A little soil common sense will go a long way to helping you understand how to care for your garden. All soils are not the same; they differ in many ways, including texture, fertility, and pH (acidity/alkalinity).
Soil texture is the look and feel of your soil. It's determined by the size of the soil particles. At one extreme is beach sand, with soil grains so large you can see the individual particles. Not much grows in sand. Water runs right through it, and in direct sun, it gets so hot you can hardly walk on it in bare feet.
At the other extreme is clay, such as the red and gray clay found in many parts of the country. Clay is made up of tiny, flat soil particles that turn into a gooey mess when wet and resemble cracked brick when dry. Although naturally fertile, clay is slow to warm in spring and water doesn't readily drain from it, meaning gardeners get a late start in spring.
The ideal soil is loam, which contains a mixture of particle sizes. Loam drains well, yet also retains water, and is easy to work.
However, no matter what type of soil you have, adding organic matter -- material that was once alive -- will improve it. Leaves, grass clippings, pine straw, and vegetable wastes from your kitchen are examples of organic matter. Applied at least one month before planting your annual garden and worked into the soil, organic matter will decompose and provide nutrients to plants. An even better way to add organic matter is with compost. Compost is a gardener's best friend: It helps break up clay particles, allowing water to drain better. In sandy soils, it binds the grains together to retain moisture and fertility. Compost can be applied as a mulch to perennial plantings.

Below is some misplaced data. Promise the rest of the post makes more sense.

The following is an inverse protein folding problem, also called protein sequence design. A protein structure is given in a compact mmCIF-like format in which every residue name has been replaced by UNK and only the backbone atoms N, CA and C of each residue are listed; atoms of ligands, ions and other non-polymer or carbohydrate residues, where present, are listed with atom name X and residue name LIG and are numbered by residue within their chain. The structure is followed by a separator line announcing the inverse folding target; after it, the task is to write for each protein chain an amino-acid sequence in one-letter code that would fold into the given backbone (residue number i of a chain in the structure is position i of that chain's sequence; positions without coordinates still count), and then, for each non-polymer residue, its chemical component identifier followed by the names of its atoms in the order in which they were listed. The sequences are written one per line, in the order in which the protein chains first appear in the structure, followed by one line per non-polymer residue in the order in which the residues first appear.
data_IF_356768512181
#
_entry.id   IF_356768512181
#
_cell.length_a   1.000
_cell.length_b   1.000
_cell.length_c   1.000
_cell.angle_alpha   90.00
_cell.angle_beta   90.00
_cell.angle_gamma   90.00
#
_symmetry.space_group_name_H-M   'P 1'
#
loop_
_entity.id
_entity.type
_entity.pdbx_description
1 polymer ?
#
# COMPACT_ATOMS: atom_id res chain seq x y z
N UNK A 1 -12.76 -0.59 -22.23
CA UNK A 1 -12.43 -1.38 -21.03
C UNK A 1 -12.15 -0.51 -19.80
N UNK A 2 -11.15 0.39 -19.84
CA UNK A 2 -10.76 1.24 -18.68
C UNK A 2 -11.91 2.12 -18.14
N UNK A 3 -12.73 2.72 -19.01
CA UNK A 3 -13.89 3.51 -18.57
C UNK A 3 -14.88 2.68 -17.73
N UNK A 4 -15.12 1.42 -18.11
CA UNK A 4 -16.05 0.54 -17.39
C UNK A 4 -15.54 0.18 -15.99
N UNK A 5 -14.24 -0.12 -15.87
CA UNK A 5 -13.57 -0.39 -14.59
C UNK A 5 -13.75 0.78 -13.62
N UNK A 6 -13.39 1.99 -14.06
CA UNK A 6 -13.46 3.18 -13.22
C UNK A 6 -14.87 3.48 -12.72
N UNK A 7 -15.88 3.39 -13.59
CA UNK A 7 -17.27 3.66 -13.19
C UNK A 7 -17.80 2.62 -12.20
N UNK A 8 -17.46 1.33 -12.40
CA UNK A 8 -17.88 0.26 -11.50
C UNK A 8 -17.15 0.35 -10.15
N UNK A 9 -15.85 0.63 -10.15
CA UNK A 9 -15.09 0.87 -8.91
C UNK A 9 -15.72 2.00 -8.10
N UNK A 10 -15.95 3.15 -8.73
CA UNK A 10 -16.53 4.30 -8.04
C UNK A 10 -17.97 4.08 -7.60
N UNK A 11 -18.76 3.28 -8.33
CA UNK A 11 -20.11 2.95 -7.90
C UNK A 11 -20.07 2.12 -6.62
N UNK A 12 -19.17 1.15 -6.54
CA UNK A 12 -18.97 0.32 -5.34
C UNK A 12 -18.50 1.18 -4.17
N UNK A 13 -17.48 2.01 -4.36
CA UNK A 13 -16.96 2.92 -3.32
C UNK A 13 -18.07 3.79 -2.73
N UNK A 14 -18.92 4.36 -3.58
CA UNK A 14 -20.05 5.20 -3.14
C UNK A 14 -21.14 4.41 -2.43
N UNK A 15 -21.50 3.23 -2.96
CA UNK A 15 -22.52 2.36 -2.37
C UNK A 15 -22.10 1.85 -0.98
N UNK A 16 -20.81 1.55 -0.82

A healthy soil, loaded with compost, will be naturally fertile. Underground, plant roots are mining the soil, turning organic minerals into leaves, flowers, and fruit. While light and water are essential for this process, there are also some major nutrients that must be in place for proper growth.
Although healthy soils may have plenty of these nutrients available, on less-than-ideal soil plants may need supplemental feeding. And even plants on healthy soils can sometimes benefit from additional nutrients.
The form in which the nutrients are applied is of utmost importance. Although synthetic fertilizers provide precise amounts of specific nutrients, they lack micronutrients and soil-building microorganisms, and because they release nutrients all at once, they promote a flush of growth that is weak and susceptible to disease. Also, the excess nutrients leach away, polluting nearby waterways. The opposite is true of compost. It provides a slow, sustained release of nutrients that plants use as needed.
Compost provides so many benefits that every gardener should consider taking advantage of this easy-to-make soil improver.